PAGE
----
It’s going unnoticed amidst the news of the rolling disaster that is the incoming Trump administration, but our lame duck Congress has just passed a major piece of legislation called the 21st century cures act. Scientists are happy about the extra $5 billion this bill gives to the NIH – sort of. That money has to go to specific programs, like the Precision Medicine Initiative and Biden’s Moonshot program, rather than being put into the general funds of the NIH, meaning that Congress, and not the NIH, is deciding what specific research to fund. That’s generally not a good idea, but more money toward broad research and translational initiatives like cancer and precision medicine is still a net win.
More controversial are the FDA provisions of this bill. The bill pushes the FDA to take into account other, often less rigorous types of clinical studies when it decides whether or not to approve a new drug. Some worry that this means drug companies will have more leeway to push unsafe or ineffective drugs on the market. I’m more ambivalent – there are cases (drugs for rare diseases) when double blind randomized clinical trials may not be right, and the FDA should have the flexibility to demand the best evidence appropriate to each case. If – and this is a big if as we look ahead – we trust that the FDA can stand up to industry pressure, than giving them more flexibility to follow best scientific practices is the way to go.
My bigger problem with the FDA provisions are that the premise is flawed. As I write in Pacific Standard this week, the bill’s sponsors argue that, by cutting regulations and red tape at the FDA, we’ll free new cures that are just waiting to be put into the hands of patients. That’s wrong – the FDA is not the rate limiting step here. There is no backlog of effective new drugs just waiting to be approved.
Go check out my piece for the details. The rate limiting step is the science. Medical science is hard, and diseases are understood imperfectly. If you want more effective drugs faster, we need to invest more in research.
The FDA has announced a voluntary recall of the “sexual health” (ie, erectile dysfunction) dietary supplement ACTRA-Sx 500 due to “adulteration” with the active compound from Viagra, sildenafil citrate. This is yet another recall of a “dietary supplement” that happens to be adulterated with a pharmaceutical that has been proven to treat the condition the supplement claims to address. This might make the supplement “work”, but it poses a real hazard to customers who are not permitted to know what they are taking. Continue reading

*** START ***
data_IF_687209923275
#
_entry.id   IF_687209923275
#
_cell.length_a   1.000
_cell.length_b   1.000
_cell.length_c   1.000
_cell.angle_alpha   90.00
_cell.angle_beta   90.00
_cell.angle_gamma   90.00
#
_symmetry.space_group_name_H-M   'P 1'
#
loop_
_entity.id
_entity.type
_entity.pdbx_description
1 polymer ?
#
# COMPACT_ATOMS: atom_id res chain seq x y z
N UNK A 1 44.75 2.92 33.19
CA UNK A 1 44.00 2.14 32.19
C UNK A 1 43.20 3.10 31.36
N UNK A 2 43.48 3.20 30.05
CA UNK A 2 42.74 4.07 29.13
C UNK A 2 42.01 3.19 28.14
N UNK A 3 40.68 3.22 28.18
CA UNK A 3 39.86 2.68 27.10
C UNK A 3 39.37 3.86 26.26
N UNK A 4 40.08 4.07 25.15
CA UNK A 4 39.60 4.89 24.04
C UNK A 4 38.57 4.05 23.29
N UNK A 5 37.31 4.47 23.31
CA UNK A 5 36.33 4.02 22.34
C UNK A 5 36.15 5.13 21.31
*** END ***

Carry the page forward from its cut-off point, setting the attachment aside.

Let’s say you have diabetes or heart disease and are taking nitrates for your condition. And, unfortunately, maybe you need a little more lead in your pencil, which is even more common with some of these conditions. Well your doctor might hesitate to prescribe the most common pharmaceuticals for erectile dysfunction, like tadalafil (Cialis) or sildenafil (Viagra), because these drugs taken in combination with nitrates can cause dangerously low blood pressure. So, in your desperation, you might think about reaching for one of those sexual enhancement supplements about which we all get countless emails. Continue reading
The Universe is a funny place, full of bizarre coincidences. Like, for example, did you know that every single “dietary supplement” with an undeclared drug ingredient that we have covered in our When Supplements “Work”. . . feature so far has contained, among all the drugs in the world, a regulated drug that treats exactly the same condition that the supplement claims to treat? What are the odds?
This week we get a double whammy from EZVille, Ltd. EZVille, Ltd. has issued a recall of Revivexxx (one guess what that is supposed to “revive”) and Solo Slim. Revivexxx is a male sexual enhancement supplement (DSHEA code for treating erectile dysfunction), which was found to contain the erectile dysfunction pharmaceutical tadalafil (marketed using a series of creepy commericals under the brand name Cialis). Tadalafil is known to have potentially dangerous interactions with medications containing nitrates, such as those taken for heart disease. Solo Slim is a weight loss supplement, which was found to contain the appetite suppressant didesmethyl sibutramine. Sibutramine can increase blood pressure and heart rate putting individuals at risk for stroke and other cardiovascular issues at greater risk.
Individuals for whom tadalafil and sibutramine are not viable therapeutic options due to interacting medications or underlying medical issues may be more likely to seek out these alternative products to avoid side effects. The undeclared presence of these drugs in these supplements exposes these “at risk” individuals to these potentially dangerous side effects without their knowledge, unarguably a worse situation than if they had knowingly been prescribed these medications under the observation of a trained health care professional. Continue reading